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Lesson Plan: Paper Mosaics & Collage. Unit Plan " A Jazzy Renaissance" A Cultural Experience for the 21st Century
Unit Plan: A Jazzy Renaissance
Art Strands: Making Art, Art History, Art
Grade levels: 9 through 12
The Big Idea: This is the second lesson of three within the "Jazzy Renaissance" unit of instruction. Class time allotted for each lesson is one hour.
Jacob Lawrence Mosaic (Boy
Conceptual Structure: Jazz emerged from the heart of New Orleans. It played a significant role in the building of Americaís cultural landscape. America has a growing population that is rich in cultural diversity like the many pieces of mosaic artwork we will be working on in this lesson. As we follow the Great Migration of almost two million African Americans to the northern cities from the previous lesson. We also understand they took not only their new music genre with them, but were the driving forces of the period known as the Harlem Renaissance. Itís important to understand at this time that African American literature was finally being taken seriously just like the Jazz renaissance in Southern states. Although this movement initially focused on literature led by the poet Langston Hughes, it evolved to include, art, theater, music, and politics. Although African American music, art, and literature had crossed the racial divide laws like the Supreme Court case of Plessy v. Ferguson that declared racial segregation constitutional kept this mosaic fabric of America separate and unequal. Northern states unlike the South allowed all African-Americans adult men, the rights to vote and educational opportunities. These social and political gains were marginalized behind the Great Depression initiated by the Stock Market Crash of 1929. By 1935 to preserve the skills and self-respect of the unemployed during the Great Depression, Franklin D. Roosevelt under the New Deal established the Works Process Administration (WPA) to stimulate the economy. This organization also governed the WPA Federal Art Project, which provided jobs for unemployed artists, actors, and writers not excluding many talented African Americans.
Main Ideas and Introduction: Show to your students the different mosaic work that adorns historic Islamic and Roman Architecture of the past, and of many current era. Ensure that your students are able to distinguish the differences between crafts and Fine Art. Review with your students some of the artists from the Harlem Renaissance, especially those that worked within the WPA. (Here is a short list of WPA artist that you can use for this lesson). Click to activate listing.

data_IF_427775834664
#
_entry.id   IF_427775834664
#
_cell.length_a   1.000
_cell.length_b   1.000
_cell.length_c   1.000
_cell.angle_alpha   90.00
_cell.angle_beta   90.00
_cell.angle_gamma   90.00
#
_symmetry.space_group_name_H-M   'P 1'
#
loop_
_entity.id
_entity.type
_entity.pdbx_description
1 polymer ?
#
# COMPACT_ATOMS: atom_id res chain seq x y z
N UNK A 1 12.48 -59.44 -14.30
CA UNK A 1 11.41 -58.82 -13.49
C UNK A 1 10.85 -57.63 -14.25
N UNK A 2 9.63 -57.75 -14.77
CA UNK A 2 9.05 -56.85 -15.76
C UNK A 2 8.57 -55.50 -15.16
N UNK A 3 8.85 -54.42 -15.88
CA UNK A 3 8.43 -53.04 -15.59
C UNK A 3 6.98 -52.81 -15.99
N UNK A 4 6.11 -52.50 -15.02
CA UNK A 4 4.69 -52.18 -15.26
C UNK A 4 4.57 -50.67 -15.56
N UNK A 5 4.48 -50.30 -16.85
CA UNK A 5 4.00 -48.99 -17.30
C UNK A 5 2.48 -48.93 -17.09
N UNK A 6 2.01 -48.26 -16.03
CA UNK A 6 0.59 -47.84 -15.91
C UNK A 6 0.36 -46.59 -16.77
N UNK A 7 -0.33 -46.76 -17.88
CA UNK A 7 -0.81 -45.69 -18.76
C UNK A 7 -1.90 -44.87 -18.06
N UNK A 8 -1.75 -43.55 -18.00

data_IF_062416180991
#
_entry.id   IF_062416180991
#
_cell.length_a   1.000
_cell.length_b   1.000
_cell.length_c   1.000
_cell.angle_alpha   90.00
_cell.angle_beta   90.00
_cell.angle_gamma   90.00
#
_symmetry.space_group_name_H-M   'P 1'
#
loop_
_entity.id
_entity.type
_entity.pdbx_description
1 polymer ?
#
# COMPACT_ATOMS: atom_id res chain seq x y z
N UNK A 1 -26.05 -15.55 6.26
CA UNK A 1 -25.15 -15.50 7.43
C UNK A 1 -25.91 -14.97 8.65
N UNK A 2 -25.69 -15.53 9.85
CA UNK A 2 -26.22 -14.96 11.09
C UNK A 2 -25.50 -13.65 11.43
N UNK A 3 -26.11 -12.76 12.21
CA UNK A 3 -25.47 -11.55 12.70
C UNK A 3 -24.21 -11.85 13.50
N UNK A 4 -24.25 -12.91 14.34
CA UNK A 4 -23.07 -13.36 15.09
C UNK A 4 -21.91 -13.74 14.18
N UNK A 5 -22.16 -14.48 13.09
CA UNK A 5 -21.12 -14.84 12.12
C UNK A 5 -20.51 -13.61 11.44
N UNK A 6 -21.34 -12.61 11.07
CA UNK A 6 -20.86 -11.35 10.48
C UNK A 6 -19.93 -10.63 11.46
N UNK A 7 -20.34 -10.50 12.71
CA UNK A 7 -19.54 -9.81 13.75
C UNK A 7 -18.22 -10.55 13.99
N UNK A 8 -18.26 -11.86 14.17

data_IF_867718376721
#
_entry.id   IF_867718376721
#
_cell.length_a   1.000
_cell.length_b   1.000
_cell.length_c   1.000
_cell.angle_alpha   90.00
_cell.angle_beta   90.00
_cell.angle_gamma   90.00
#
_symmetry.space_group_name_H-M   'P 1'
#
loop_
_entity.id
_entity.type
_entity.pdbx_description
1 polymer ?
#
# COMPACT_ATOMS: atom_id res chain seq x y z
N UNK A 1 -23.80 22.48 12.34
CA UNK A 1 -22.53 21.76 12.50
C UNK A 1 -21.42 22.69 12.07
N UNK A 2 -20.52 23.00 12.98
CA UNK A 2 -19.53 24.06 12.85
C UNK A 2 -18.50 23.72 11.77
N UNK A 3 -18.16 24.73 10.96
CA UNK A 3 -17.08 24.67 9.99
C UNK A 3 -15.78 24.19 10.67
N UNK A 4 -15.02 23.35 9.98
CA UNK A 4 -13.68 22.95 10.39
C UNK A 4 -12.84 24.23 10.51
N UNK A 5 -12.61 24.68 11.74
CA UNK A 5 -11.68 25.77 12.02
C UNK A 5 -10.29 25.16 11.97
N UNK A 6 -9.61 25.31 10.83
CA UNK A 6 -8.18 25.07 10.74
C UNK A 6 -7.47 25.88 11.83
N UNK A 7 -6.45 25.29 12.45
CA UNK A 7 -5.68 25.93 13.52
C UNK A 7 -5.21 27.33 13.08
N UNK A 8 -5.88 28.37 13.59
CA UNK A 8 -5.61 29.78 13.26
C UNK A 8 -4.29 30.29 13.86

The Revolution Is
Art Fundamentals III
1. Goals and Objectives:
2. Lesson Concepts:
Make sure your students understand that the mosaic they will be constructing can represent a social statement they are trying to convey. Ask students if they believe the definition of a "mosaic cultural" could be defined to much more than a collage of deferent diverse groups of their cultural heritage. Next, see if they are able to make those connects that are reflective in todayís global society. Make the connections many of these artists made within the stylized and idealized approach to the West African art motif, and the connections they references politically in their art to the slave trade and Jim Crow standards their predecessor had to undergo. Remember that this is a good time to teach your students "the best way not to repeat bad things in history, is to know your history".
3. Instructional critical study:
The students will digitally record and comment on their work and with their peers. Students will ask the questions: "do you think your artwork changed or effected someoneís opinion concerning the social issues of others"?
Art Fundamentals III student work.
Art Fundamentals II student work.
4. Art making activities (What to do):
5. Instructional critical studies:
Art Fundamentals II student work.
Clean Up: Allow 5 minutes or more if needed to accomplish this before class ends.
What you will need:
Useful Internet Links:
African-American Mosaic (WPA) (2010). A Library of Congress Resource
Guide for the
Study of Black History & Culture. Retrieved November 10, 2010, from http://www.loc.gov/exhibits/african/afam012.html
Celebrate Black History: The Harlem Renaissance (2009),
November 9, 2010, from Celebrate Black History: The Harlem Renaissance
Charlie Parker (Frank Driggs
Retrieved September 23, 2010, from http://www.pbs.org/jazz/biography/artist_id_parker_charlie.htm
Encyclopedia Britannica.com (2010). Arts & Entertainment: Harlem Renaissance. Assorted References; in African American literature:
The Harlem Renaissance. Retrieved November 9, 2010, from http://www.britannica.com/EBchecked/topic/255397/Harlem-Renaissance/272829/Drama
Garner, E. (2010). Reading Writing and Arithmetic. Art and
Developmental Lesson Plans.
Retrieved April 2, 2007, from essexgarner.com/artlessonplans
Lawrence, J. (1997). Toussaint LíOuverture Series by Jacob Lawrence.
The High Museum,
"Over the Line: The Art and Life of Jacob Lawrence". Retrieved November 9, 2010, from http://www.alitashkgallery.com/lawrencetl/
McNulty, Ian (2010). History New OrleansFrenchQuaters.com. First
Notes: New Orleans and the Early Roots of Jazz.
Retrieved October 29, 2010, from http://frenchquarter.com/history/JazzMasters.php
New Orleans Website Directory (1999). New Orleans & Louisiana Bands
& Musicians. Retrieved
November 9, 2010, from http://neworleanswebsites.com/cat/en/mu/m-bm/m-bm.html
WPA Artist and their links:
Creativity Connections & Classroom Implications & Applications
Blog Information for Artistic Thinking